Accra, Aug 31, GNA - Mrs Martha Gyansa-Lutterodt, Acting Programme Manager of Ghana National Drugs Programme, on Tuesday launched in Accra, two documents on the code of ethics and baseline studies for traditional medicine practitioners.
Ghana Federation of Traditional Medicine Practitioners Associations (GHAFTRAM) developed the 70- articles code with the support of the Ministry of Health through the Ghana National Drug Programme for self-regulation by the Association.
By the code of ethics no traditional medicine practitioner should practice orthodox medicine and should do no harm or cause financial loss to his or her clients.
Mrs Gyansa-Lutterodt said as a result of modern social influence such strong codes seemed to be eroding away with practically no overlords to supervise traditional medicine practice. The launching of the code coincided with the launch of the Second African Traditional Medicine Day.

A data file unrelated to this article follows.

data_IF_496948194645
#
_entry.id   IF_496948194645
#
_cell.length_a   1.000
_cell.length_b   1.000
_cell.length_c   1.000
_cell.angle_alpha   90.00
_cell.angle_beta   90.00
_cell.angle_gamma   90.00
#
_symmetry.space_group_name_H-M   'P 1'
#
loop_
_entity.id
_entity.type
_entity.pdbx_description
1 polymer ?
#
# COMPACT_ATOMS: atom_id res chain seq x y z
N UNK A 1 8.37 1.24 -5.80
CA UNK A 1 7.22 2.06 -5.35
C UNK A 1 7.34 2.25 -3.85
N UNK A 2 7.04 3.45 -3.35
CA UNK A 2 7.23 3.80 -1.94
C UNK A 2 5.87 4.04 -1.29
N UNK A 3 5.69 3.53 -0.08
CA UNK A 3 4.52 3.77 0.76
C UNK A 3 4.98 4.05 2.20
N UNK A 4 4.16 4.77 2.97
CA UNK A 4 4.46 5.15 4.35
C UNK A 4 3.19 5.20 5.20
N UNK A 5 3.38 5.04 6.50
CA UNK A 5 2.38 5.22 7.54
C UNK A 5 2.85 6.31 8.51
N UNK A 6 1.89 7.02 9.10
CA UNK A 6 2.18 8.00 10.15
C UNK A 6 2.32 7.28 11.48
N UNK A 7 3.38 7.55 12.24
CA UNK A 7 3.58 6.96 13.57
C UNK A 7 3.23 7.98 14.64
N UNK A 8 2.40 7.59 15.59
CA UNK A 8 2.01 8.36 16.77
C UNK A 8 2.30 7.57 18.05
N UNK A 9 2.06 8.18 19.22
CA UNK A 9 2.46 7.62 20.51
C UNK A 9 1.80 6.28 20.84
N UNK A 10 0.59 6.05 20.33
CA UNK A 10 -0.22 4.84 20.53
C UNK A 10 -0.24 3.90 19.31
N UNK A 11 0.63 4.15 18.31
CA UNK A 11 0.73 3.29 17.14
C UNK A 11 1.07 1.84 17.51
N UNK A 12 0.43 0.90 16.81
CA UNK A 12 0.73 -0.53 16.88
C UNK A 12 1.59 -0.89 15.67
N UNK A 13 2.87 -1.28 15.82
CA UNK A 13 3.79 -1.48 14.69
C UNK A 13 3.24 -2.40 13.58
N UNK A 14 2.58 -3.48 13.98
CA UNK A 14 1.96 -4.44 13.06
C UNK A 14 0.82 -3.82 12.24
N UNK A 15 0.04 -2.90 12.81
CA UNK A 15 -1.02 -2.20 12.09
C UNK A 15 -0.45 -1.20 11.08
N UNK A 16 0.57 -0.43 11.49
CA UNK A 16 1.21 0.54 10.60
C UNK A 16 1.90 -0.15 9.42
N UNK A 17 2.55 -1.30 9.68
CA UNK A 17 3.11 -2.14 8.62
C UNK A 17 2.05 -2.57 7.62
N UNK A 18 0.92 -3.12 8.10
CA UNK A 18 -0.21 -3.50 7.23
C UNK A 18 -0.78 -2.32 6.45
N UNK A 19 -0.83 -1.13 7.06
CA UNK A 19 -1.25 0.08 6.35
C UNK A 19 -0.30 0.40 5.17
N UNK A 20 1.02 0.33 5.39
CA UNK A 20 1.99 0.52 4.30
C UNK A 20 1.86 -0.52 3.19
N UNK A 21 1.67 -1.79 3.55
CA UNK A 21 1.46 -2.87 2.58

Mrs Gyansa-Lutterodt said because of the lack of supervision "some medicine men" were perceived as unpredictable and potentially dangerous for selling any concoction to make some money.
She said much as the state had the responsibility to enact laws and establish regulatory councils to control the negative impact of bad traditional practices, it was the responsibility of professional associations to ensure that the right thing was done to preserve their image.
She said the recently launched second edition of the national drug policy sought to ensure that the necessary capacity was built within the traditional and Alternative Medicines Directorate to forge links with partners and also to ensure that traditional preparations were safe, efficacious and of good quality.